First, the good news: The heavy equipment industry will likely see an increase in sales and demand given the recent passage of the $1.2 trillion infrastructure bill.
Now, the not-so-good news: The industry, both on the manufacturer and the dealer side, was already feeling the pressure of material shortages even before the new legislation appeared on the scene.
The bipartisan infrastructure package includes $550 billion worth of new federal investments in America's infrastructure over five years, including $110 billion for roads, bridges and major projects. For heavy equipment dealers, this means an additional layer of demand with the funding of major projects across the board in the next five to 10 years.
"Inevitably, the infrastructure bill is going to result in even more demand—across many industries—which has already become stronger than even pre-pandemic levels," said Darren Grahsl, team lead of commercial finance at BOK Financial®.
But with that increased demand comes already low supplies of equipment, parts—and labor.
"What we've seen in the last 20 months or so is the inability of heavy equipment manufacturers in the U.S. to meet the demand in the market," said Martin Brown, director of commercial finance at BOK Financial. "When the pandemic hit last spring, all those facilities stopped producing—and not only did they stop, but their supply chain stopped as well."
The direct effect was that the supplies many heavy equipment dealers had in stock quickly sold, while the wholesale supply to those dealers waned. As the economy picked up earlier this year, so did demand, exposing resupply issues driven by a shortage of materials (like steel and computer chips).
"The lack of materials isn't only about the microchip shortage—although that's a big one. It's affecting everything across the assembly line, like O rings that go in a cylinder," Brown said. "The inability to have those products finished so they can be delivered to the factory can be impactful."
What this means for dealers
The heavy equipment industry hasn't seen challenges like this since the Great Recession in 2008-2009.
"During that time, the demand fell through the floor," Grahsl said. "Once machine demand dropped, the companies supplying products were impacted, so they slowed down and cut costs to right-size their business."
Typically, when demand returns, plants need time to get up and running to produce at their previous levels.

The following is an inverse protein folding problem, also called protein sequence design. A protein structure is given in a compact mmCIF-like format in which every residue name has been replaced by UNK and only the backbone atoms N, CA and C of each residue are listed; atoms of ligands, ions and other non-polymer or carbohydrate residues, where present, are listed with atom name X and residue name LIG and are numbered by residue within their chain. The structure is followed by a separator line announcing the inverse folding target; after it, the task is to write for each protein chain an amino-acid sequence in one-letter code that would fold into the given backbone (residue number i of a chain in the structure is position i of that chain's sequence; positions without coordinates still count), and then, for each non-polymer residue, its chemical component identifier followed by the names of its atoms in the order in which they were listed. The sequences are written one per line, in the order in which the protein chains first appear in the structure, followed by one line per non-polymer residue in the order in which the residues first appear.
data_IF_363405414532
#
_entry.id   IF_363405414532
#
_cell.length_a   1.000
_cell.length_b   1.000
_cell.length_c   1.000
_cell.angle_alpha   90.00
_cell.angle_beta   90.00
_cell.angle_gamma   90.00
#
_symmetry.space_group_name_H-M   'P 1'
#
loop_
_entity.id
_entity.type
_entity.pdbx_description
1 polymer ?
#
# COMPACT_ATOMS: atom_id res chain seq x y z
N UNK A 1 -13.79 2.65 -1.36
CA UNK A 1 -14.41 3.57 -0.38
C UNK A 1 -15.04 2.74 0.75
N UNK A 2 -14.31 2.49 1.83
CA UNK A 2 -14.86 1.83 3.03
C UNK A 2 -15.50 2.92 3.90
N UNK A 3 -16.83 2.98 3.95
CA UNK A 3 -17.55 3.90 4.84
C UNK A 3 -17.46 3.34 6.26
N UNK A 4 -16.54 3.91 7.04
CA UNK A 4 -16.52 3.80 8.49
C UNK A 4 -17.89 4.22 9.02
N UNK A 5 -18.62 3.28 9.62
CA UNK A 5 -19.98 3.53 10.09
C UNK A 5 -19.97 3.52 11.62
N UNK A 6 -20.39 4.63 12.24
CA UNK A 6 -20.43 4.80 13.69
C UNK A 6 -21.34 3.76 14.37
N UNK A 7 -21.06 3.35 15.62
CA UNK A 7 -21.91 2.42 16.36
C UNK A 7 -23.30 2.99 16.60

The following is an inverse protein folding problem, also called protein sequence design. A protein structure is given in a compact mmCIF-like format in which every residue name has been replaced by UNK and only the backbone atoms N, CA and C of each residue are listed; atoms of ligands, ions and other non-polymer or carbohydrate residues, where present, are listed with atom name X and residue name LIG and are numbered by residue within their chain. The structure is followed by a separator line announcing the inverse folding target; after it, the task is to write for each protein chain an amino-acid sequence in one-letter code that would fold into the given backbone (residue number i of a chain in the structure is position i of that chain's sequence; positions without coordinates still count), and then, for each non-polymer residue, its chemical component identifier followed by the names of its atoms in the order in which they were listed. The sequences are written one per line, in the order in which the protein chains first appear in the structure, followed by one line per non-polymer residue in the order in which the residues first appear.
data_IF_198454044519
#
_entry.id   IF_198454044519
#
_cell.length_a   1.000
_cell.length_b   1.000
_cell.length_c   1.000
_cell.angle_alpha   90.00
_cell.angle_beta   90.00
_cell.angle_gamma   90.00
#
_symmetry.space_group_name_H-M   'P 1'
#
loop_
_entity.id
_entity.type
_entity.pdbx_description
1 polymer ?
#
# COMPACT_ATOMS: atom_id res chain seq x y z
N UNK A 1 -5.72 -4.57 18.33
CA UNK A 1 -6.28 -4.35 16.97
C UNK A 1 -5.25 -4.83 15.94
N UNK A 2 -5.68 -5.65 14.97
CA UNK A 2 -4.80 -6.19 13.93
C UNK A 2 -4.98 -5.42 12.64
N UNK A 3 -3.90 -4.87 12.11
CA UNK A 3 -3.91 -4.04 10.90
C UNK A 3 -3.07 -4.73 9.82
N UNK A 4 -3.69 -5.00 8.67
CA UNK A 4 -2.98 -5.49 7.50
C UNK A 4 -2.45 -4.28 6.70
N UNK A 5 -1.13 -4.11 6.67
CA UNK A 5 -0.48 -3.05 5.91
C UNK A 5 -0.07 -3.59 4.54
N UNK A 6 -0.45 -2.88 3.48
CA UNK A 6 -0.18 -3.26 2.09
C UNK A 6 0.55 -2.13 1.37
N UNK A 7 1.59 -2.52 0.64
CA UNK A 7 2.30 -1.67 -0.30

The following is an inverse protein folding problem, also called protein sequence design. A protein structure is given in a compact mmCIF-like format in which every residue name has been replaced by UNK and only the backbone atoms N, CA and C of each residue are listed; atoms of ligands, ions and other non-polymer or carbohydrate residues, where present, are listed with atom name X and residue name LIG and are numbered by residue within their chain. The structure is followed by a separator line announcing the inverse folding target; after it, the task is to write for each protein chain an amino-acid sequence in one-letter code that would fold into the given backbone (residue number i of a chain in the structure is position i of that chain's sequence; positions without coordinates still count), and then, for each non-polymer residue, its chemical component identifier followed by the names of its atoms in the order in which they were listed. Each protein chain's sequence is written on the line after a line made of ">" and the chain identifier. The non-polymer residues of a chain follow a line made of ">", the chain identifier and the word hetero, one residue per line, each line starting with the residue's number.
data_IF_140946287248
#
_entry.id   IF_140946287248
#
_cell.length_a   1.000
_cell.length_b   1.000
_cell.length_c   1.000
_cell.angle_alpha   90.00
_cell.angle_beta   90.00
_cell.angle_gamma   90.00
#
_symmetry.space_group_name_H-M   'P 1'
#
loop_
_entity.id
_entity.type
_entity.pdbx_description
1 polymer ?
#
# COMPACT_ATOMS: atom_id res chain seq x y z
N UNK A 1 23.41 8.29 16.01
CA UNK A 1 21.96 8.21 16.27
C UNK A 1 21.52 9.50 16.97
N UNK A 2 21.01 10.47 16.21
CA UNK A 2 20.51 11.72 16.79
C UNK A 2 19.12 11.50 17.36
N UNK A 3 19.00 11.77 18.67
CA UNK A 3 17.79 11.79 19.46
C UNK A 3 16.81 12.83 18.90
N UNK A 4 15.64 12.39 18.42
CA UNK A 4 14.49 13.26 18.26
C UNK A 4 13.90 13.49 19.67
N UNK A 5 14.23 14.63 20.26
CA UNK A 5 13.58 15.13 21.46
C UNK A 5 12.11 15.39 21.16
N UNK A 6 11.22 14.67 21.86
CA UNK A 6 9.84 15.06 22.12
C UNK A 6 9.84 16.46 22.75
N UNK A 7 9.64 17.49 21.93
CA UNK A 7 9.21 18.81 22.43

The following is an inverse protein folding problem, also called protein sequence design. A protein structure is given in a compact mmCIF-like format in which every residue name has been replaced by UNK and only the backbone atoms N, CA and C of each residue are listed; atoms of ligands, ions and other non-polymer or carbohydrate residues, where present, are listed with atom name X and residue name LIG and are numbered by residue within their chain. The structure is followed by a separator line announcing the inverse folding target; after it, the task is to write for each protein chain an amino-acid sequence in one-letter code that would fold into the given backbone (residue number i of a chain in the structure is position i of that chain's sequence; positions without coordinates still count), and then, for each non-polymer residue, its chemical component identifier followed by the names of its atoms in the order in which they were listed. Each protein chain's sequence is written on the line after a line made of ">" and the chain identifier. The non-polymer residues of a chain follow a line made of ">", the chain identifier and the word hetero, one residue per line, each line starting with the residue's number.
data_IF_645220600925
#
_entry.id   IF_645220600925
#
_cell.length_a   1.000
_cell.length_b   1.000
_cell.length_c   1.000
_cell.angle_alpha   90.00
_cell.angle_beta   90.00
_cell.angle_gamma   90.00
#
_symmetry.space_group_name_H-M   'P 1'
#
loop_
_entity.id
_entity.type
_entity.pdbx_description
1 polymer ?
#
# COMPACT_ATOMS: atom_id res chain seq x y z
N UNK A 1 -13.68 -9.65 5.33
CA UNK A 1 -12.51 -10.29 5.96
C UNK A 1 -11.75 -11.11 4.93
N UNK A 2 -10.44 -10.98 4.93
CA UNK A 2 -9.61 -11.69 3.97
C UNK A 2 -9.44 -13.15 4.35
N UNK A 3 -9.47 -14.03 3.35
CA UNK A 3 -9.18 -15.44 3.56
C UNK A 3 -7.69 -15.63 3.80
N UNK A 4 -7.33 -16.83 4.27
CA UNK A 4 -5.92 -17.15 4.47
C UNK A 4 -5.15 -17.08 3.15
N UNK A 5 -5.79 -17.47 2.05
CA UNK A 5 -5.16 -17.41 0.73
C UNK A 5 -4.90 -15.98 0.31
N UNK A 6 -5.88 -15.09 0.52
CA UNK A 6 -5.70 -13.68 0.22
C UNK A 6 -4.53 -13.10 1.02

Dealers are currently hearing from manufacturers that if they want equipment in 2023, they need to order it now. "This means that they're making a 12- to 18-month bet that they will have a buyer for that piece of equipment in a year," Brown said.
But placing orders that far into the future comes at a risk, as the economy and demand can fluctuate quickly in just a few months. And that risk, in turn, can affect dealers' ability to finance those purchases.
"These economic factors are all very complex," Brown said. "We're committed to keeping tabs on how these issues are effecting our clients, especially during this unprecedented situation."
The infrastructure bill mitigates that risk because it is likely to spur demand for heavy equipment for the next five to 10 years.
"A lot of these projects that will be funded by the infrastructure bill are multi-year projects encompassing airports, highways and bridges," Grahsl said. "While dealers are more comfortable investing in inventory that may not be coming until 2023, they're still relying on trends in the market and information from their sales teams to make these educated decisions."
Higher costs, skilled workers
Even with the promise of more funds, the heavy equipment industry is dealing with multiple challenges simultaneously, making it difficult to predict when the supply chain will stabilize enough to meet demand.
The materials needed to meet the demand for heavy equipment are scarce, meaning that the price of the raw materials—such as steel or rubber—is already increasing. Couple this with the increasing cost of wages and the result can push inflation, which is passed along to the heavy equipment buyers and consumers in general.
Another impactful challenge for the industry: skilled labor shortages, which have plagued dealers and added to the pressure created by supply chain challenges.
"Skilled labor shortages have been almost constant for years, which severely limits a dealer's ability to service equipment already in the market and keep it operational long-term," Grahsl said.
The industry has been addressing the shortage itself, as the Associated Equipment Distributors (AED) Foundation has now accredited over 50 community colleges and high schools across the U.S. to teach an AED-developed curriculum that meets industry-recognized standards and expectations. The goal is to help create a strong and robust pipeline of skilled workers across the country for member organizations and the industry in general.
The new infrastructure law will provide a basis for industry growth for years to come. "What we are seeing is optimism from our dealers, strong performance and greater efficiencies within the industry," Grahsl said.
"I think the issue really lies with equipment availability. It's a great thing that the federal government is investing in infrastructure, but manufacturers still need to catch up on the supply side."